Digital Advanced Wireless System (DAWS)

Definition of DAWS in the Network Encyclopedia.

What is Digital Advanced Wireless System (DAWS)?

Digital Advanced Wireless System, best known as DAWS, is a proposed standard for a multimegabit packet-switching radio network from the European Telecommunications Standards Institute (ETSI). The Digital Advanced Wireless System (DAWS) will be compatible with the existing packet radio system called the Terrestrial Trunked Radio (Tetra), which enables terminals to communicate directly with each other in regions without cellular coverage.

DAWS is being developed in response to the rapid deployment of Global System for Mobile Communications (GSM) wireless cellular communication systems and the increasing demand for high-speed wireless mobile data services in response to the phenomenal growth of the Internet in recent years.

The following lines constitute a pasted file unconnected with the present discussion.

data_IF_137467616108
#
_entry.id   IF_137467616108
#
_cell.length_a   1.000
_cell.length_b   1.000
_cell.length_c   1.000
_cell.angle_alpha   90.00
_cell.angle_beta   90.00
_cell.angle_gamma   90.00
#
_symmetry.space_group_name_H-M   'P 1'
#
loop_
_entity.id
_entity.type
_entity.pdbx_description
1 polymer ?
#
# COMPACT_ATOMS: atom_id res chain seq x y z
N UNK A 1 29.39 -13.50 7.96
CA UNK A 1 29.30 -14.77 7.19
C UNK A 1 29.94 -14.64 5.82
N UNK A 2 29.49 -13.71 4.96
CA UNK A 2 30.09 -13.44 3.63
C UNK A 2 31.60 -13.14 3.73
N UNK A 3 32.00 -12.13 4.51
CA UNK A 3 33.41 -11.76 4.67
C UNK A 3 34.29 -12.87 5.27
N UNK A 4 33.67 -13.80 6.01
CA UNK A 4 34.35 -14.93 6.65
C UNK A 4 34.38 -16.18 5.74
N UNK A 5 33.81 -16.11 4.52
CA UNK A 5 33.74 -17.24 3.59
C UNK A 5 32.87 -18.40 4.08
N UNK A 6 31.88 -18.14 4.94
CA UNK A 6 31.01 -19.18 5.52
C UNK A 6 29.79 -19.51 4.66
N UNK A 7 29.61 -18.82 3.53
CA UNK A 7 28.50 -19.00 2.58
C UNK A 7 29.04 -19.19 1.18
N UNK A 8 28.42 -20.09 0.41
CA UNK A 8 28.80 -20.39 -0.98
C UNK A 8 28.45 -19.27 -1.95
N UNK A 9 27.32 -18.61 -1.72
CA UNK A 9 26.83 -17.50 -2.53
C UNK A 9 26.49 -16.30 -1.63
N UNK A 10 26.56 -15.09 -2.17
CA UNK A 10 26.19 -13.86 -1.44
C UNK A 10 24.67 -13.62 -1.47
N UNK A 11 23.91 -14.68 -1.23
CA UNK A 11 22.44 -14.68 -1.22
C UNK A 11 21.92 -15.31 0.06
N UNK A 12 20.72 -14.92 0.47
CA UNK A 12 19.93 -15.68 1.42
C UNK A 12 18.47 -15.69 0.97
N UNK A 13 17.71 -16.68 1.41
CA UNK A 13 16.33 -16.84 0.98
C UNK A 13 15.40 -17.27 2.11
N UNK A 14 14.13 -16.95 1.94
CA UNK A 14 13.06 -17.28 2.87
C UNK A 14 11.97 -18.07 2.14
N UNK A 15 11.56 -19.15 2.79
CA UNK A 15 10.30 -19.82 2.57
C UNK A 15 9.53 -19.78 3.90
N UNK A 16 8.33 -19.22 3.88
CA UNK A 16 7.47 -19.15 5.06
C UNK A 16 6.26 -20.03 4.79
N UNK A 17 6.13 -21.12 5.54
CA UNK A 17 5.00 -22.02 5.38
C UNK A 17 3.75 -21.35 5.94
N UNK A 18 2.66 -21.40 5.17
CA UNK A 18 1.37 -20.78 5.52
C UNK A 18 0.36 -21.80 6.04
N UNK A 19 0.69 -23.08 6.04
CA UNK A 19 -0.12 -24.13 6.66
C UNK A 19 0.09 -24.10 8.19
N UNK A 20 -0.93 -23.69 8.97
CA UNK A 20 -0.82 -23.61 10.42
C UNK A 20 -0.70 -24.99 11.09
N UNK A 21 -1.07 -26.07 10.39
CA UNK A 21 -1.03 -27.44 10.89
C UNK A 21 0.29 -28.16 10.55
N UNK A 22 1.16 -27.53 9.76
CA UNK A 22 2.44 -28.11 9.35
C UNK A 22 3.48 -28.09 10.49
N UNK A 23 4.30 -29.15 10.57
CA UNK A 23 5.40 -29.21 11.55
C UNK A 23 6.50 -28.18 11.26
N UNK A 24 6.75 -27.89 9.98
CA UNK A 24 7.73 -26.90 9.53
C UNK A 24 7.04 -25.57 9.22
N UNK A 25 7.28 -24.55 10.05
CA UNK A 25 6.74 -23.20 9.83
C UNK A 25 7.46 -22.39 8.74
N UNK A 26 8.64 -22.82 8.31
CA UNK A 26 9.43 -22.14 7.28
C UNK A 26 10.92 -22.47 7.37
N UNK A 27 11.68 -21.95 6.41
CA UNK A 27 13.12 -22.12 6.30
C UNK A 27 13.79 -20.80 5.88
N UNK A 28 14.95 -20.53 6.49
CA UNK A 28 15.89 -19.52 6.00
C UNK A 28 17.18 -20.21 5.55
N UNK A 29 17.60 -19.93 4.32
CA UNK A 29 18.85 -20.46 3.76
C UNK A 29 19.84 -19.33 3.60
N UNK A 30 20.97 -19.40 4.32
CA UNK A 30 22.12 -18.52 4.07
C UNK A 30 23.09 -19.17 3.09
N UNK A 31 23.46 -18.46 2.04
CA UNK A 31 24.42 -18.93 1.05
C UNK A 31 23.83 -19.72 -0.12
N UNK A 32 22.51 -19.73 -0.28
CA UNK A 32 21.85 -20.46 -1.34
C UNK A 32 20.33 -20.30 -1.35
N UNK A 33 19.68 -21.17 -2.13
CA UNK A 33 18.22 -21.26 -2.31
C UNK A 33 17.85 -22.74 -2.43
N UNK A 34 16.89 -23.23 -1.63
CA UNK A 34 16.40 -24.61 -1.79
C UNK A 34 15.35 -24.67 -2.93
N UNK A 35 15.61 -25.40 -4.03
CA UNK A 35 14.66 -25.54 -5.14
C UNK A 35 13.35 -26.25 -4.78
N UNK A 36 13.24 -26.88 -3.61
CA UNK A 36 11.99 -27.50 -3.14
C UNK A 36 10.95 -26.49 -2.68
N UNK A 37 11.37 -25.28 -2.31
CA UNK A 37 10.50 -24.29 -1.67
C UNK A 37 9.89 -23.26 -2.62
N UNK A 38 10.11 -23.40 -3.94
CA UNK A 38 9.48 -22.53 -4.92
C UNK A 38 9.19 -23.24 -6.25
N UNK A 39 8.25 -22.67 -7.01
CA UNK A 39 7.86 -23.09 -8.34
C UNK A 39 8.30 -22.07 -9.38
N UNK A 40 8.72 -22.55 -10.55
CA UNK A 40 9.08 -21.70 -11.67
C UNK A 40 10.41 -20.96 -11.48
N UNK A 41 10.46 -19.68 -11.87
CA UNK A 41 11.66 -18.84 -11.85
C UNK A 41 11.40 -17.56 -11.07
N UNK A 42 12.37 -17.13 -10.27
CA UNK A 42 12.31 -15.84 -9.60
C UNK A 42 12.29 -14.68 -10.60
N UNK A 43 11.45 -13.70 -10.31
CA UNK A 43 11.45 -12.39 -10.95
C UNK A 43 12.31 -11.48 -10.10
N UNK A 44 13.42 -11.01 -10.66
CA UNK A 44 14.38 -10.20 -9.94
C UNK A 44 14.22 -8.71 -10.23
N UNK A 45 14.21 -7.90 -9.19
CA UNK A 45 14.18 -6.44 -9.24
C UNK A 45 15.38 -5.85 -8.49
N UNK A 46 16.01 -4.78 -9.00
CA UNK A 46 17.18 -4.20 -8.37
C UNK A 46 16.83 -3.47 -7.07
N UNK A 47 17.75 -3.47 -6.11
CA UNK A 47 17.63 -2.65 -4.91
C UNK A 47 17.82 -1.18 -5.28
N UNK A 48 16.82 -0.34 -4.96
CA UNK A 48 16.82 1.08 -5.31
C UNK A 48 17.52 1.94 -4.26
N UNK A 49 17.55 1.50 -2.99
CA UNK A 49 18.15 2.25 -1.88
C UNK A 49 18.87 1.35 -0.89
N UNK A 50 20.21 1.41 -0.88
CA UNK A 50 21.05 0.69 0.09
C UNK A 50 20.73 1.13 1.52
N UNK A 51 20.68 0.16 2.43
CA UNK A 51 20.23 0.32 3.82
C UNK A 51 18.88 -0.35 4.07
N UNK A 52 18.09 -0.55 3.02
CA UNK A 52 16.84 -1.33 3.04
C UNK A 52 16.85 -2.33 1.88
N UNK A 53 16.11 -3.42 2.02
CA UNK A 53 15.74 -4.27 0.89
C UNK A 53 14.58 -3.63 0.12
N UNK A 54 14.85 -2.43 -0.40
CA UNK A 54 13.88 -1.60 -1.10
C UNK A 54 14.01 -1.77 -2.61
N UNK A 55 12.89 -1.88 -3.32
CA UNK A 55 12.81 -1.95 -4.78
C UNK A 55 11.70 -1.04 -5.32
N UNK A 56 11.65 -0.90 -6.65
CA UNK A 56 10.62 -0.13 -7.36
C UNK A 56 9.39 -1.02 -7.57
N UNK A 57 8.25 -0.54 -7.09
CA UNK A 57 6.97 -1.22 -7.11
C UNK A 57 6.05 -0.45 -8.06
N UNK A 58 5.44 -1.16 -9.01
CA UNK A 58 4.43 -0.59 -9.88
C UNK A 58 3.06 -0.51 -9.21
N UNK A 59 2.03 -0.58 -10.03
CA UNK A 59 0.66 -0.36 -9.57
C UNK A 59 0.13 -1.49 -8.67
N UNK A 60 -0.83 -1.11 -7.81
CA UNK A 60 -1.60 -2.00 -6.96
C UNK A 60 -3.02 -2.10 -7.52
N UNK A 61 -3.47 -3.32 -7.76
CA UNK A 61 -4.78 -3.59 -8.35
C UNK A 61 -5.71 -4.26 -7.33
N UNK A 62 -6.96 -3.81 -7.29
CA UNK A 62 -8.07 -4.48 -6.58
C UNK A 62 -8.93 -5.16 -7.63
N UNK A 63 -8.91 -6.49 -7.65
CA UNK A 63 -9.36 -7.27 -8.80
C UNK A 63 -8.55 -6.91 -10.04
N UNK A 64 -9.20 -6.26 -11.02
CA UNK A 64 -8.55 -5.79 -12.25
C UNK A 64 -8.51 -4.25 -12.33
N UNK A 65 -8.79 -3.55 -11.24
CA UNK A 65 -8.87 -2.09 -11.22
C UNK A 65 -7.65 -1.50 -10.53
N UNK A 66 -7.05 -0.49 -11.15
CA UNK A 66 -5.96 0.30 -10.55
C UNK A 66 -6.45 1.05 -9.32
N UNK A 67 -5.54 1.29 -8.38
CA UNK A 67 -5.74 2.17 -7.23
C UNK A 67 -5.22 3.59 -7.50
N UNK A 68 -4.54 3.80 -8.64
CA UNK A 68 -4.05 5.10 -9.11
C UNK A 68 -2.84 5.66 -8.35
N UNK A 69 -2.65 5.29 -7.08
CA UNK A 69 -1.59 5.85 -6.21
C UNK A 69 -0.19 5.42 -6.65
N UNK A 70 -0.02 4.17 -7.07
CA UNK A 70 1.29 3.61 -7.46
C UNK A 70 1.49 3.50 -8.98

The ultimate goal of the DAWS effort is to provide mobile wireless Asynchronous Transfer Mode (ATM) data communication services with full-terminal mobility over wide areas of roaming.

ATM has been selected by ETSI as the technology of choice for the backbone of the future envisaged European Information Infrastructure (EII).

DAWS will be designed to support applications that require data rates in excess of the 2-Mbps rate supported by the International Mobile Telecommunications-2000 (IMT-2000) standards, with eventual planned support for full ATM rates of 155 Mbps envisioned.

Examples include wireless networking, Internet browsing, video conferencing, file transfer, and Voice over IP (VoIP).


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